One point I forgot, if you are using "city water" in your acid copper, you should have the necessary chloride without adding any. If you have been making large additions of water and not of acid or salts that would tend to raise the chloride level (maybe). Get an analysis and test panels done!

Gene Packman
- Great Neck, New York


October 2, 2011

A. I am sure that your problem is high copper sulphate if your bath solution about 100 liter only you must to get out 25 liter from your solution and put 25 liter ionized water good luck

Majed Janineh
- Beith Lehem Israel


November 11, 2012

A. Dear Don,

At first I am not sure what is really the issue in your plating bath.
At first you need to analyze the bath very regularly specially if it's a 24-hr operation. Depletion of additives and other chemical varies in every panels loaded in the bath and that is why there should be a regular routine analysis.
1) firstly, how is the current density, is it calculated as per number of panels per rack.
2) how is the chloride content and how is the color of the anodes, black phosphorized film should be seen on the anodes.
3) what is your process, is it pattern or panel plating (for PCB process), should the color of the bath is greenish then it should be contaminated much with more organics on it. maybe there is a need to do carbon treatment and check TOC.

You need to investigate further and the assistance of the chemical supplier also will help a lot to troubleshoot the issue.

Thank you very much.

Regards,
Allan

Allan Trapal
- Singapore


September 25, 2018

A. Don,

your copper bath, no amps but voltage because copper anodes are polarized (if you see your anodes are dark color that means polarized)

pull out you anodes , change the new bags, new proper type of anodes, check your chemistry.
check the rectifier, check the current to anode and cathode bar.

popat patel
Popat Patel
    Beacon Park Finishing LLC - Roseville, Michigan



Reducing Sulfate level in a Copper Bath

December 3, 2017 -- this entry appended to this thread by editor in lieu of spawning a duplicative thread

Q. Hi everyone, I am a student of Chemical Engineering in Brazil and recently I started an internship in a company that works with electroplating. We have collected cylinders for use in rotogravure.
I'm very new to the subject and it's been hard to find materials (handbooks are all sold in the USA and I can not find any PDFs), so I'd like to rely on your experience to answer the following question:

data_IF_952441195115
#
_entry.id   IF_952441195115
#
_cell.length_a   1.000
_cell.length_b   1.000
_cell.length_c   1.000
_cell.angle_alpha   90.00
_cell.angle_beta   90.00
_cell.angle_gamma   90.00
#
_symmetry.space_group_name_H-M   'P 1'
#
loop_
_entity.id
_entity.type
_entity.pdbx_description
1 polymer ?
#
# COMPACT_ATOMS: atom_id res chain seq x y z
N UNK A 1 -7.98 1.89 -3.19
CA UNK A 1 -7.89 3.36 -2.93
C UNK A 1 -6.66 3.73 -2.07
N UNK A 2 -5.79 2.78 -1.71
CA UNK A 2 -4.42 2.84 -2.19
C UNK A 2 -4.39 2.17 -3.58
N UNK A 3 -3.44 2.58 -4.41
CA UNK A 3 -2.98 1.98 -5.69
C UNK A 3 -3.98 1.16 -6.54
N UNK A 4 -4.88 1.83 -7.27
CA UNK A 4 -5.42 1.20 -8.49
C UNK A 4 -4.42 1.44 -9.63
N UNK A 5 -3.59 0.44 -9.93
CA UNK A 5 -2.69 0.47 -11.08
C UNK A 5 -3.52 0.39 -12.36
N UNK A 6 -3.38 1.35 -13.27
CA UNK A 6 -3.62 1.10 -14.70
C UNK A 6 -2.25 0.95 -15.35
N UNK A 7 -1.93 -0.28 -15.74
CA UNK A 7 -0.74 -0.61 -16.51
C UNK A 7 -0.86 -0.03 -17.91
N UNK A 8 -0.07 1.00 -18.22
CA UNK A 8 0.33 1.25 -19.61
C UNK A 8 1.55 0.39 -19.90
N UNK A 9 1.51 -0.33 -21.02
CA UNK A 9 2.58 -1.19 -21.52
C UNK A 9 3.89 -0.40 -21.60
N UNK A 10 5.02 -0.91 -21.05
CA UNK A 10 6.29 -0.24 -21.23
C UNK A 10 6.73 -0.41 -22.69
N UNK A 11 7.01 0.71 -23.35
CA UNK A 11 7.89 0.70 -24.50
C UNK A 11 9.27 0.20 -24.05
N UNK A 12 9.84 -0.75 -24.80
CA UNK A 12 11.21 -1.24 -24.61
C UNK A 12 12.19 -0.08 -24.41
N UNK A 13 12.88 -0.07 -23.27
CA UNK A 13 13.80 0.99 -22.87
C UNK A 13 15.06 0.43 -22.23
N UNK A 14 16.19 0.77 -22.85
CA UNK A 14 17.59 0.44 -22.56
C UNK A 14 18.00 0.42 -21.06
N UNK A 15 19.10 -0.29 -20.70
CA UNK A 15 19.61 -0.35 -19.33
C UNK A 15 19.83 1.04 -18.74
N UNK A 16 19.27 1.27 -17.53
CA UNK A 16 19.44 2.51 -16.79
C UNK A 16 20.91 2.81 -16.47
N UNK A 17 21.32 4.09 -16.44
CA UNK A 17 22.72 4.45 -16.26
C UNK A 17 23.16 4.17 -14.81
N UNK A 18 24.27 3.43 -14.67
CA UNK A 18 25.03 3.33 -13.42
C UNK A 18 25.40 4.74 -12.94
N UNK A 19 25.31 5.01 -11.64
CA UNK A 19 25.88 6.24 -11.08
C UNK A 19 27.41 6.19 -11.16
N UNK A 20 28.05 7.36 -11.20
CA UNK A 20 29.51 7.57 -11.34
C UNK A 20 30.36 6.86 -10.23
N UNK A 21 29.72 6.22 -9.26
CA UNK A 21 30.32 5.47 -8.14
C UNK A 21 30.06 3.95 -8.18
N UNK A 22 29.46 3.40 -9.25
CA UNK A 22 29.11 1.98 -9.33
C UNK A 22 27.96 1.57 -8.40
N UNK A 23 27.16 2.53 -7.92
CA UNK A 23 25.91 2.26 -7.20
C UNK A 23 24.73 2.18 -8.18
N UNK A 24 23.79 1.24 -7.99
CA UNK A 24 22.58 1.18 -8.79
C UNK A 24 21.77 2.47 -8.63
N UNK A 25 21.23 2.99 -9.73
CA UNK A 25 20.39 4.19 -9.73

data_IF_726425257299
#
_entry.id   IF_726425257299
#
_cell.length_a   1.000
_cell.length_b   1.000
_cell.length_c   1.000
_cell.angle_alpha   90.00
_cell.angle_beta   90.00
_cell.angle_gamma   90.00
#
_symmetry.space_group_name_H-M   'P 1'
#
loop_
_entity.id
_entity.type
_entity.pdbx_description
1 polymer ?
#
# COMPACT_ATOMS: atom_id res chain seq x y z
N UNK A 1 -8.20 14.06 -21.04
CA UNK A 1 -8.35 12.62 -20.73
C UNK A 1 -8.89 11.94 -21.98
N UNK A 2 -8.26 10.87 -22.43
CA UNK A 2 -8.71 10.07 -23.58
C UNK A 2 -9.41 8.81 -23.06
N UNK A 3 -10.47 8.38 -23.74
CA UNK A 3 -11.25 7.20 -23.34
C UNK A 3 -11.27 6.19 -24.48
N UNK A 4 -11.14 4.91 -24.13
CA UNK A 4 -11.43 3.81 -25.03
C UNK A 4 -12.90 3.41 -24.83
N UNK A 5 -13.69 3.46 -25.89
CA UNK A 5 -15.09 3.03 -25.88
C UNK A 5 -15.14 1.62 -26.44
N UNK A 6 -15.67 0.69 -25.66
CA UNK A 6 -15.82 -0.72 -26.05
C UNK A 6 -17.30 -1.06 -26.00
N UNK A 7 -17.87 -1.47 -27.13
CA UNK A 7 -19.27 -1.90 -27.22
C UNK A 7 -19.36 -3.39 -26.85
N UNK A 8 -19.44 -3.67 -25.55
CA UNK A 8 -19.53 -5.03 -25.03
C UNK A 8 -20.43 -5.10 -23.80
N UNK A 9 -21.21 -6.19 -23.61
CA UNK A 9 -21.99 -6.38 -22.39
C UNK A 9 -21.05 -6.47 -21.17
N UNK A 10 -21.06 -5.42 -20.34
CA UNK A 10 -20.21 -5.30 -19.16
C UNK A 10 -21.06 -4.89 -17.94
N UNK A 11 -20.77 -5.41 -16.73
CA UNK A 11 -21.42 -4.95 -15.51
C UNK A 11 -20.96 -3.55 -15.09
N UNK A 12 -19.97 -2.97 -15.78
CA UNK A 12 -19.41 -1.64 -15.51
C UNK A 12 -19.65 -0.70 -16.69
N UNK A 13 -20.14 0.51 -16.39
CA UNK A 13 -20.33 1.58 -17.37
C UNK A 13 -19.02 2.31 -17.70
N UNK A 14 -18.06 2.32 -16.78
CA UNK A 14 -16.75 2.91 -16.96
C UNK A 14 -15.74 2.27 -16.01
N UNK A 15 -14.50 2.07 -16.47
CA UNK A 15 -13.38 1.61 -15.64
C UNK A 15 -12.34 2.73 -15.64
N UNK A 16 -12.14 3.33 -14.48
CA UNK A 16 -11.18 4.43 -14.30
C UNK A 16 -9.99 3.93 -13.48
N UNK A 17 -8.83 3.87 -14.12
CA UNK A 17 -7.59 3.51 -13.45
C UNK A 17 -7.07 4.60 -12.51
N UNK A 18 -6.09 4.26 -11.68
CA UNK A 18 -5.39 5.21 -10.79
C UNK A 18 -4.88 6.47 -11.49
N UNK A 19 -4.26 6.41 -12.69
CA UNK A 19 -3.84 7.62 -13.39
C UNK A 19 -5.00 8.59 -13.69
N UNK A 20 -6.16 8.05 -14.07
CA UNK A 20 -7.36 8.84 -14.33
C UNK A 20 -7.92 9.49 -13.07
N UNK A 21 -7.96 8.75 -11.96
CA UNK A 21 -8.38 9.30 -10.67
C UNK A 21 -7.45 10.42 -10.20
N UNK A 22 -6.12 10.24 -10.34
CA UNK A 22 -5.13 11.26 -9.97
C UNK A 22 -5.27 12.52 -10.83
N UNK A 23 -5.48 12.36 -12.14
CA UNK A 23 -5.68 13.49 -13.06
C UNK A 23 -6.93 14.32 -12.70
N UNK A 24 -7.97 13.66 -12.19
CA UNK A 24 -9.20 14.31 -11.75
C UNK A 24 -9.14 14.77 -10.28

How do you make the correction of copper baths?

We work with 1000 L baths with H2SO4: 50-70 g / L and CuSO4: 200-220 g / L.
Here the baths are in contact with a very high amount of copper's chips, so with the passage of days the amount of sulfate increases a lot and to correct it the head of the sector uses the following strategy: Discard a certain amount of the bath (for example 100 L), complete the bath with water again and add more acid to compensate for what was lost.

In my opinion, we lose a lot of copper, acid and water every week. I've already suggested removing copper chips from the bath, but since I'm a newbie I do not have much credibility.
Another idea I thought was to precipitate sulfate with Barium Carbonate. I do not know if it works, but I intend to experiment with it.

Thank you for your attention and sorry by my English!

Jerlan Alves
- João Pessoa, Paraíba, Brazil


December 2017

A. Hi cousin Jerlan. I think your problem is more properly described as excess copper rather than excess sulphate per se; there is no place for sulphate to come from during operation, but dissolving anodes can contribute to excess copper.

You will read above that two responders do suggest your action of bailing out some of the solution and replacing it with water -- but I think this was suggested as an emergency fix, not as an operational routine.

The thing to investigate is whether you are using phosphorized anodes. These are intended to solve just this problem. After that is assured, then you might consider reducing the number of anodes and, if necessary, making a small and controlled chloride adjustment.

Regards,

pic of Ted Mooney
Ted Mooney, P.E. RET
finishing.com
Pine Beach, New Jersey
Striving to live "Aloha"


December 28, 2017

thumbs up sign Thanks, Mr. Mooney! It really helped me.
Sorry it took so long to answer :)

Jerlan Alves [returning]
- João Pessoa, Paraíba, Brazil



April 14, 2018

Q. Good day. We are facing dots problem in copper plating; we did filtration properly but the dots are not reduced

gopi nath
- tamil nadu, india


Trouble in Your Tank: Handbook for Solving Plating Problems
by Larry Durney
from Abe Books
or
info on Amazon

April 2018